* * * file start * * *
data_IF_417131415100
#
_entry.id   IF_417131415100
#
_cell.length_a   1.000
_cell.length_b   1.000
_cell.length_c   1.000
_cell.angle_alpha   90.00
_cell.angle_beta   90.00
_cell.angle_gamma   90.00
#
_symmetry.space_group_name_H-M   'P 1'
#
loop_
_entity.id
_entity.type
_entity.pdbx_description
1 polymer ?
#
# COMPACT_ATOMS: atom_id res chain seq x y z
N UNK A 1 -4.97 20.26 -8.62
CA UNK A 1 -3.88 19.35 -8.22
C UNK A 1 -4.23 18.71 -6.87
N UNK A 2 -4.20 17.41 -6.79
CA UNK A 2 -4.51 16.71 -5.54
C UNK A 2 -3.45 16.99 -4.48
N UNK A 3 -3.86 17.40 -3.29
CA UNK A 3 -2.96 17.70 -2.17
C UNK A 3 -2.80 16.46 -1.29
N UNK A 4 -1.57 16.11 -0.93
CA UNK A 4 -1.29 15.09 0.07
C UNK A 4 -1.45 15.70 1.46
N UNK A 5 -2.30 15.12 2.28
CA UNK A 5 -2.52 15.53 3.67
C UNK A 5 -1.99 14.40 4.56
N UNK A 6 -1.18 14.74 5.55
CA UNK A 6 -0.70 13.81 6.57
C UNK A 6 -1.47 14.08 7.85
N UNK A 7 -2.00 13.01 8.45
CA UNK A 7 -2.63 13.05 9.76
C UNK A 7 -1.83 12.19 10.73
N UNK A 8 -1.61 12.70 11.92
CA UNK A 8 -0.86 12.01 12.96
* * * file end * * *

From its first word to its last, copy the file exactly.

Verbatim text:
data_IF_417131415100
#
_entry.id   IF_417131415100
#
_cell.length_a   1.000
_cell.length_b   1.000
_cell.length_c   1.000
_cell.angle_alpha   90.00
_cell.angle_beta   90.00
_cell.angle_gamma   90.00
#
_symmetry.space_group_name_H-M   'P 1'
#
loop_
_entity.id
_entity.type
_entity.pdbx_description
1 polymer ?
#
# COMPACT_ATOMS: atom_id res chain seq x y z
N UNK A 1 -4.97 20.26 -8.62
CA UNK A 1 -3.88 19.35 -8.22
C UNK A 1 -4.23 18.71 -6.87
N UNK A 2 -4.20 17.41 -6.79
CA UNK A 2 -4.51 16.71 -5.54
C UNK A 2 -3.45 16.99 -4.48
N UNK A 3 -3.86 17.40 -3.29
CA UNK A 3 -2.96 17.70 -2.17
C UNK A 3 -2.80 16.46 -1.29
N UNK A 4 -1.57 16.11 -0.93
CA UNK A 4 -1.29 15.09 0.07
C UNK A 4 -1.45 15.70 1.46
N UNK A 5 -2.30 15.12 2.28
CA UNK A 5 -2.52 15.53 3.67
C UNK A 5 -1.99 14.40 4.56
N UNK A 6 -1.18 14.74 5.55
CA UNK A 6 -0.70 13.81 6.57
C UNK A 6 -1.47 14.08 7.85
N UNK A 7 -2.00 13.01 8.45
CA UNK A 7 -2.63 13.05 9.76
C UNK A 7 -1.83 12.19 10.73
N UNK A 8 -1.61 12.70 11.92
CA UNK A 8 -0.86 12.01 12.96